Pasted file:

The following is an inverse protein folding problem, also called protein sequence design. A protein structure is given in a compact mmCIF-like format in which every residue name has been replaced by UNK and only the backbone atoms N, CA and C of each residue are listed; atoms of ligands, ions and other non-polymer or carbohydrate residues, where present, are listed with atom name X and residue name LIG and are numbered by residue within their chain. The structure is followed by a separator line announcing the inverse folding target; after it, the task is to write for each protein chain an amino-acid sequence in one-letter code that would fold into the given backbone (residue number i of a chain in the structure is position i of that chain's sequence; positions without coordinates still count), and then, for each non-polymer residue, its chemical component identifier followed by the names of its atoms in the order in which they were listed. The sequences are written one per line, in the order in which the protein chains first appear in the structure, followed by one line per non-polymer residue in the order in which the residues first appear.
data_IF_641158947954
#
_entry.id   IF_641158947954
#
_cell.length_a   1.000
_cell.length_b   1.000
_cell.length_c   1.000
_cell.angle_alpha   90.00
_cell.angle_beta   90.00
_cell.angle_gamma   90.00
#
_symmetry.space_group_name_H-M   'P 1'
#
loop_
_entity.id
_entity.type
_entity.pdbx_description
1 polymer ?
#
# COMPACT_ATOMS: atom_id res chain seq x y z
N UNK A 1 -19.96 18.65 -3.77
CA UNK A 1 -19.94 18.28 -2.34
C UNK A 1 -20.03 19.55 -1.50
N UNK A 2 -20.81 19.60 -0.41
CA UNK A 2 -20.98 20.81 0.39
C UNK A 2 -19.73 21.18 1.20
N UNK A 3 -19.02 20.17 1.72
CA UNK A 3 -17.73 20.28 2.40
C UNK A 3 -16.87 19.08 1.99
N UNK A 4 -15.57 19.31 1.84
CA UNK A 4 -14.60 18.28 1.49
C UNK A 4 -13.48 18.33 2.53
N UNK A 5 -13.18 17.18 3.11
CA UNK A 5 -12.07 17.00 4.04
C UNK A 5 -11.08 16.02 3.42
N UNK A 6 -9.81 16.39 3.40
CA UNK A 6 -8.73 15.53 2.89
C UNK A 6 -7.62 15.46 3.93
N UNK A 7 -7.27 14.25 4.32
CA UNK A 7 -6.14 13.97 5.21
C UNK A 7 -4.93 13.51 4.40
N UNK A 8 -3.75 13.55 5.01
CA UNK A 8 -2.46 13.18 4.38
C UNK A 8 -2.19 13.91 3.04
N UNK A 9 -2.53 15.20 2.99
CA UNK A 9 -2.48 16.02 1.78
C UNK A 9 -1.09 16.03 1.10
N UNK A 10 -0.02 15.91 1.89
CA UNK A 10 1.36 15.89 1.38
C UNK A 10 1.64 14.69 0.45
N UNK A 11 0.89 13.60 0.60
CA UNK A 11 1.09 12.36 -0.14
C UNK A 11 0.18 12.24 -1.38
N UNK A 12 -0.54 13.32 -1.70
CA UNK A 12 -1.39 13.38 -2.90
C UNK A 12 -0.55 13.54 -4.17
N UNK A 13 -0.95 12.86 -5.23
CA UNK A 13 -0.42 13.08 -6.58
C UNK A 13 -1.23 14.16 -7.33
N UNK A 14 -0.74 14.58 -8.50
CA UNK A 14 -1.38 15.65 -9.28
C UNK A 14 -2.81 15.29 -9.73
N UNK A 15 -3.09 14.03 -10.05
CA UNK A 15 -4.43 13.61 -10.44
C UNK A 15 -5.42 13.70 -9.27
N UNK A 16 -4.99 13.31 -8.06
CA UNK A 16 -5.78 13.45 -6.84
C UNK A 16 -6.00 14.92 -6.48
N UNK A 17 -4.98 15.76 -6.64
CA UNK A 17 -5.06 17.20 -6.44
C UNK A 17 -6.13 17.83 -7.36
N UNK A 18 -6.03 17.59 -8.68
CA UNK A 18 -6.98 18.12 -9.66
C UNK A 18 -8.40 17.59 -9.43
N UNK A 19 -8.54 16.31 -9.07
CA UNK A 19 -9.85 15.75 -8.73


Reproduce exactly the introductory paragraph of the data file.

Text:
The following is an inverse protein folding problem, also called protein sequence design. A protein structure is given in a compact mmCIF-like format in which every residue name has been replaced by UNK and only the backbone atoms N, CA and C of each residue are listed; atoms of ligands, ions and other non-polymer or carbohydrate residues, where present, are listed with atom name X and residue name LIG and are numbered by residue within their chain. The structure is followed by a separator line announcing the inverse folding target; after it, the task is to write for each protein chain an amino-acid sequence in one-letter code that would fold into the given backbone (residue number i of a chain in the structure is position i of that chain's sequence; positions without coordinates still count), and then, for each non-polymer residue, its chemical component identifier followed by the names of its atoms in the order in which they were listed. The sequences are written one per line, in the order in which the protein chains first appear in the structure, followed by one line per non-polymer residue in the order in which the residues first appear.